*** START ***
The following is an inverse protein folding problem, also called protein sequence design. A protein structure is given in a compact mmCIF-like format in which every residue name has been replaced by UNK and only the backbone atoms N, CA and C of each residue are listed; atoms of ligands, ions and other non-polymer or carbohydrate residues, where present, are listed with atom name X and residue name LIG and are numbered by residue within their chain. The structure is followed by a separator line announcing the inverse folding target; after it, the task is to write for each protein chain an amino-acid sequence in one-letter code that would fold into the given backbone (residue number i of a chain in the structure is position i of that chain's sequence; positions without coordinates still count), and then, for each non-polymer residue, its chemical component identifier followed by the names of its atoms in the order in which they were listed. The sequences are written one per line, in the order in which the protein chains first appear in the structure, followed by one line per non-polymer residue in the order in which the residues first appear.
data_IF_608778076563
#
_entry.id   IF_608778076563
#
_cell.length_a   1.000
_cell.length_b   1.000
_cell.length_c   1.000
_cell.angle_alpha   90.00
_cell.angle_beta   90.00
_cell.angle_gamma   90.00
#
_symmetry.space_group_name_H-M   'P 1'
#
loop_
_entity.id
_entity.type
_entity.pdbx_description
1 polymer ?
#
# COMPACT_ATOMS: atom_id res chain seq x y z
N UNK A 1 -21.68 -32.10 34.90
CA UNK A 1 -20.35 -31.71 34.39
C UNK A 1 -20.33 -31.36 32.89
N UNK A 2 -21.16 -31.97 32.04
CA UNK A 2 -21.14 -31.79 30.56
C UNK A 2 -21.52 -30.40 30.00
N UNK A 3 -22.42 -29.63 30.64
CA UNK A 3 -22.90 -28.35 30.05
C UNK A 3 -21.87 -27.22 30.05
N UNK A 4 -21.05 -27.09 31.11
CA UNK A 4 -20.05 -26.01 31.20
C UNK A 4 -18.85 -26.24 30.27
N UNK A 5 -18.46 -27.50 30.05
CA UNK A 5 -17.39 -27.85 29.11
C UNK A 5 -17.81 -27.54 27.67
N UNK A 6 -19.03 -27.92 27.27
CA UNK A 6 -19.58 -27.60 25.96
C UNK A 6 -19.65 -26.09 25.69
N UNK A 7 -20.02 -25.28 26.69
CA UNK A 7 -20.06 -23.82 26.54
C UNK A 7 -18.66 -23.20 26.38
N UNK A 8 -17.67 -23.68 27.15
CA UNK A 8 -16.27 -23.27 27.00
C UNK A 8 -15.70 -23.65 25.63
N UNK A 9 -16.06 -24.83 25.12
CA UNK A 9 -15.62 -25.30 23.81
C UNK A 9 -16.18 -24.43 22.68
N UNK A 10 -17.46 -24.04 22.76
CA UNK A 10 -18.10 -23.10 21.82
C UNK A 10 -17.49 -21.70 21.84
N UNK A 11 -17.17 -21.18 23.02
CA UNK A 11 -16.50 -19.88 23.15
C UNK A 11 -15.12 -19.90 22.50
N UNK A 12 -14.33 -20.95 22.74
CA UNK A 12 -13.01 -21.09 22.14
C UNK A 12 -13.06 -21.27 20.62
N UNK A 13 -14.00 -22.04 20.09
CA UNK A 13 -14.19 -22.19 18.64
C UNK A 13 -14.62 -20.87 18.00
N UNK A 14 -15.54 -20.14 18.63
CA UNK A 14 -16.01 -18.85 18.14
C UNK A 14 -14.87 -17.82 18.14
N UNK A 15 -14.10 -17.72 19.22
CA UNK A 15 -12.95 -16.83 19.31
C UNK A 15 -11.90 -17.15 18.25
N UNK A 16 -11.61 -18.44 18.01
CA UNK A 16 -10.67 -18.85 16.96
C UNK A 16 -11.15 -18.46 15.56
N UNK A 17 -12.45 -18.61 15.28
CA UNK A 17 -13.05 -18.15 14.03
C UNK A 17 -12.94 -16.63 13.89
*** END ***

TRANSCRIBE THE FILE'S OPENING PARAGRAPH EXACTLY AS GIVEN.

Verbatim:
The following is an inverse protein folding problem, also called protein sequence design. A protein structure is given in a compact mmCIF-like format in which every residue name has been replaced by UNK and only the backbone atoms N, CA and C of each residue are listed; atoms of ligands, ions and other non-polymer or carbohydrate residues, where present, are listed with atom name X and residue name LIG and are numbered by residue within their chain. The structure is followed by a separator line announcing the inverse folding target; after it, the task is to write for each protein chain an amino-acid sequence in one-letter code that would fold into the given backbone (residue number i of a chain in the structure is position i of that chain's sequence; positions without coordinates still count), and then, for each non-polymer residue, its chemical component identifier followed by the names of its atoms in the order in which they were listed. The sequences are written one per line, in the order in which the protein chains first appear in the structure, followed by one line per non-polymer residue in the order in which the residues first appear.